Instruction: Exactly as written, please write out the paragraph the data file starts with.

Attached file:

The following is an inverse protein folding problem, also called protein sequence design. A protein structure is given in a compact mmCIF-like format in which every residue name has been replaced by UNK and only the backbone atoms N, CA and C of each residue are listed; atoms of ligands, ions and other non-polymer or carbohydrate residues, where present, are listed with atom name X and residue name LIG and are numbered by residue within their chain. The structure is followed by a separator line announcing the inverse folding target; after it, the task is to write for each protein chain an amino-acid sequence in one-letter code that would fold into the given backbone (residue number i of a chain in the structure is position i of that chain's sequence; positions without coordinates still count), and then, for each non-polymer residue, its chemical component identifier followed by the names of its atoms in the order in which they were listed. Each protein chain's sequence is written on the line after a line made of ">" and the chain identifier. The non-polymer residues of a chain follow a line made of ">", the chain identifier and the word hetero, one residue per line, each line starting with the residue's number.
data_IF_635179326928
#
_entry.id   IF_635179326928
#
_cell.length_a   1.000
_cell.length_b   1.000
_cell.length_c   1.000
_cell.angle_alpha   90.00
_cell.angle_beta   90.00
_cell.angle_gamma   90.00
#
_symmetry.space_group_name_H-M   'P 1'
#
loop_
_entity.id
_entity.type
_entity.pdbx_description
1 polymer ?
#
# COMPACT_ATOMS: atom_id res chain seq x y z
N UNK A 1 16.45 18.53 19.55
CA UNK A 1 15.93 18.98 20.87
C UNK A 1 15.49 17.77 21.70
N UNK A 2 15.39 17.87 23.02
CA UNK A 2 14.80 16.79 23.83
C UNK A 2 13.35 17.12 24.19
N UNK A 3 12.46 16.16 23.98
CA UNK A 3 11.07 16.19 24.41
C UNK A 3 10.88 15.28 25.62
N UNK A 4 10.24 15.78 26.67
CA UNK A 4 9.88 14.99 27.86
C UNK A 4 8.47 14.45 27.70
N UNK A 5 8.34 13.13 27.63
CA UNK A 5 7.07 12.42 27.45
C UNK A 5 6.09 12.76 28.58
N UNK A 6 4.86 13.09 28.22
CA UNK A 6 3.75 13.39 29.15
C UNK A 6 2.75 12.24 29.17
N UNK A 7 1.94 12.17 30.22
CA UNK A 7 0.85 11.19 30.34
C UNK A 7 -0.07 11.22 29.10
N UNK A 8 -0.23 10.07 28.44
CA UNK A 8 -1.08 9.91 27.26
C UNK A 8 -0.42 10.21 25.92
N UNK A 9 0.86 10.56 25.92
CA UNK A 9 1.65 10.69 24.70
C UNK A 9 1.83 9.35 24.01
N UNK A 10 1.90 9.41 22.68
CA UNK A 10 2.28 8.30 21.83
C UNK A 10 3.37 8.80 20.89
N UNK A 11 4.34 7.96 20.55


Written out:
The following is an inverse protein folding problem, also called protein sequence design. A protein structure is given in a compact mmCIF-like format in which every residue name has been replaced by UNK and only the backbone atoms N, CA and C of each residue are listed; atoms of ligands, ions and other non-polymer or carbohydrate residues, where present, are listed with atom name X and residue name LIG and are numbered by residue within their chain. The structure is followed by a separator line announcing the inverse folding target; after it, the task is to write for each protein chain an amino-acid sequence in one-letter code that would fold into the given backbone (residue number i of a chain in the structure is position i of that chain's sequence; positions without coordinates still count), and then, for each non-polymer residue, its chemical component identifier followed by the names of its atoms in the order in which they were listed. Each protein chain's sequence is written on the line after a line made of ">" and the chain identifier. The non-polymer residues of a chain follow a line made of ">", the chain identifier and the word hetero, one residue per line, each line starting with the residue's number.